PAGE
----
When you take your vehicle into an auto repair shop, you’re trusting a team of professionals to take care of one of the most expensive possessions you own.
You expect them to treat your vehicle with respect and to complete the job to a high standard. Most people are satisfied with their experiences at their local auto repair shop, but sadly, not every shop gets it right.
Some businesses may make genuine mistakes. Others, though, could try to scam you.
What can you do to avoid auto repair shop scams?
#1. Cleaning dirty fuel injectors
Is the shop offering to clean up your dirty fuel injectors every 15,000 or 20,000 miles? Well, there’s actually no need for them to do this — nor for you to pay extra for it!
Gasoline today actually features detergents that can clean the fuel injectors independently. Fuel injectors should be replaced once per year or every 35,000 miles.
Always be wary of auto repair shops quoting a price for cleaning your fuel injectors without good reason. If you know it’s unnecessary, never take them up on their offer.
#2. Bloating the bill
Unscrupulous mechanics might try to give you an unpleasant surprise when you take your car to their shop: highlighting new problems that demand repair — immediately!
However, while additional issues can surface during a service, your best option is to get a second opinion. Get the main problem fixed as planned, and then take your vehicle to another mechanic for their insight.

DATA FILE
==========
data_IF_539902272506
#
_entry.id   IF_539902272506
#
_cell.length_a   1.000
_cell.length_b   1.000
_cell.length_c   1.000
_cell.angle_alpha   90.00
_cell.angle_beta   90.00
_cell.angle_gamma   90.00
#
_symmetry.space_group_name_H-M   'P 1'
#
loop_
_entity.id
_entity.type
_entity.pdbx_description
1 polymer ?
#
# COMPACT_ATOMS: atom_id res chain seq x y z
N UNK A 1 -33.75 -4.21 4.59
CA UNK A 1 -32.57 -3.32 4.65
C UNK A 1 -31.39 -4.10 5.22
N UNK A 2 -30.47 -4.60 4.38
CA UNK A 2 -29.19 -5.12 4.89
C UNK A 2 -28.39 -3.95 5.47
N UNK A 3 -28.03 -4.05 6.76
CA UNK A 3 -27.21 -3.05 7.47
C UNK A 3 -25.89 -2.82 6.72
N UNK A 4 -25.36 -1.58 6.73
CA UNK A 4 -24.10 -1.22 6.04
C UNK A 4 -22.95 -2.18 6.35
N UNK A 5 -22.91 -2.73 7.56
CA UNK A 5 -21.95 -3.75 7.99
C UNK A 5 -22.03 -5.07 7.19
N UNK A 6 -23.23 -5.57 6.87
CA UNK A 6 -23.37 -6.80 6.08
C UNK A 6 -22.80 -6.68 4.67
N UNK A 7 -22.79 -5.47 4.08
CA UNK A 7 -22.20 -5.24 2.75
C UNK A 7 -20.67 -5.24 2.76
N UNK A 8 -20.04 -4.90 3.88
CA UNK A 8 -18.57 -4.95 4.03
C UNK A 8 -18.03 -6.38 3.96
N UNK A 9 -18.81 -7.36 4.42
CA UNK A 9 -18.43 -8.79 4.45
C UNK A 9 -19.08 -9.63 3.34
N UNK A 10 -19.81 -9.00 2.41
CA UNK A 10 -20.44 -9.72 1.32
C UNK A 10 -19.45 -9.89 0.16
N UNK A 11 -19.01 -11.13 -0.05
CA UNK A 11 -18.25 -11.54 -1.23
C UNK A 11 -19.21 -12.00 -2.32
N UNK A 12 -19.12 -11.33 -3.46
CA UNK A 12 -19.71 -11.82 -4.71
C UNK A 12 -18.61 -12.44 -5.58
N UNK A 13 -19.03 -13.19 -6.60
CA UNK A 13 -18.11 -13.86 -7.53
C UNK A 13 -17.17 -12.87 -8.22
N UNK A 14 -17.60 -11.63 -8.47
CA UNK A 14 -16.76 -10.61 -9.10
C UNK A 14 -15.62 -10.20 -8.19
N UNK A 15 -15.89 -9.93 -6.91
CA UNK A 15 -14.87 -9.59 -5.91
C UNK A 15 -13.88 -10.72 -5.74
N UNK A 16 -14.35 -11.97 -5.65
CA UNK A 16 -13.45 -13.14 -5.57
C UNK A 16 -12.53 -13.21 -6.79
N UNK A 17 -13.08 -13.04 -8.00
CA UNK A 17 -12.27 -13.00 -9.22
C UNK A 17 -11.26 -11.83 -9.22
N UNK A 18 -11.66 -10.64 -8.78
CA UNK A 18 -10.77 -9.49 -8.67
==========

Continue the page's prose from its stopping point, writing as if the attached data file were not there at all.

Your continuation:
#3. Fitting your car with used parts
Your mechanic is charging you for new parts, but are they using second-hand or refurbished ones instead?
The majority of mechanics are honest and fair, and will use the exact parts they claim to. If you have doubts about yours, though, check the parts’ container and look out for key brands like Fram, Bosch, Champion and AC Delco.
If you’re paying for new parts, make sure you’re getting maximum bang for your buck.
#4. Sneakily switching tires
You’ve taken your vehicle to an auto repair shop. You notice your tires seem flatter or less durable than before. Could your mechanic have swapped them for an older pair?
If so, you’ll find that you have to pay for replacements sooner than you should — meaning more money in the unethical mechanic’s pocket.
One top tip to avoid this tire-switch scam: mark your tires in a subtle (but unmistakable) way and check them after the mechanic’s work is done. If the mark’s nowhere to be seen, you’ll know!
A small cross or circle with a paintbrush should do the trick.
#5. Replacing air filters needlessly
There’s no need to your replace your air filter every time the car oil is changed. Believe it or not, air filters can last for a whole year or 15,000 miles, offering more durability than you might expect.
Don’t let your mechanic pressure you into paying for a new one if you know you don’t need it.
#6. Questionable product lifespans
Be warned: there’s no such thing as lifetime products or fluids. Your mechanic may try to tell you otherwise, but all parts have to be changed once your car has clocked up 80,000 miles.
#7. Engine flushing
An engine flush isn’t always necessary. Your mechanic could try to cheat you, but if you know your car or truck doesn’t need an engine flush always say no.
#8. Oil change
For average drivers, the oil should only be changed in your vehicle once per 5,000 miles (or six months). If your vehicle was made before 2007, though, that frequency can change to 3,000 miles or three months.
A good mechanic will provide you with honest guidance about oil changes. If they tell you your car needs one every time you visit them, consider going to a new auto repair shop instead.
We hope these tips help you avoid common auto repair shop scams. Always be vigilant and never let unreliable mechanics push you into handing over your cash when they don’t deserve it!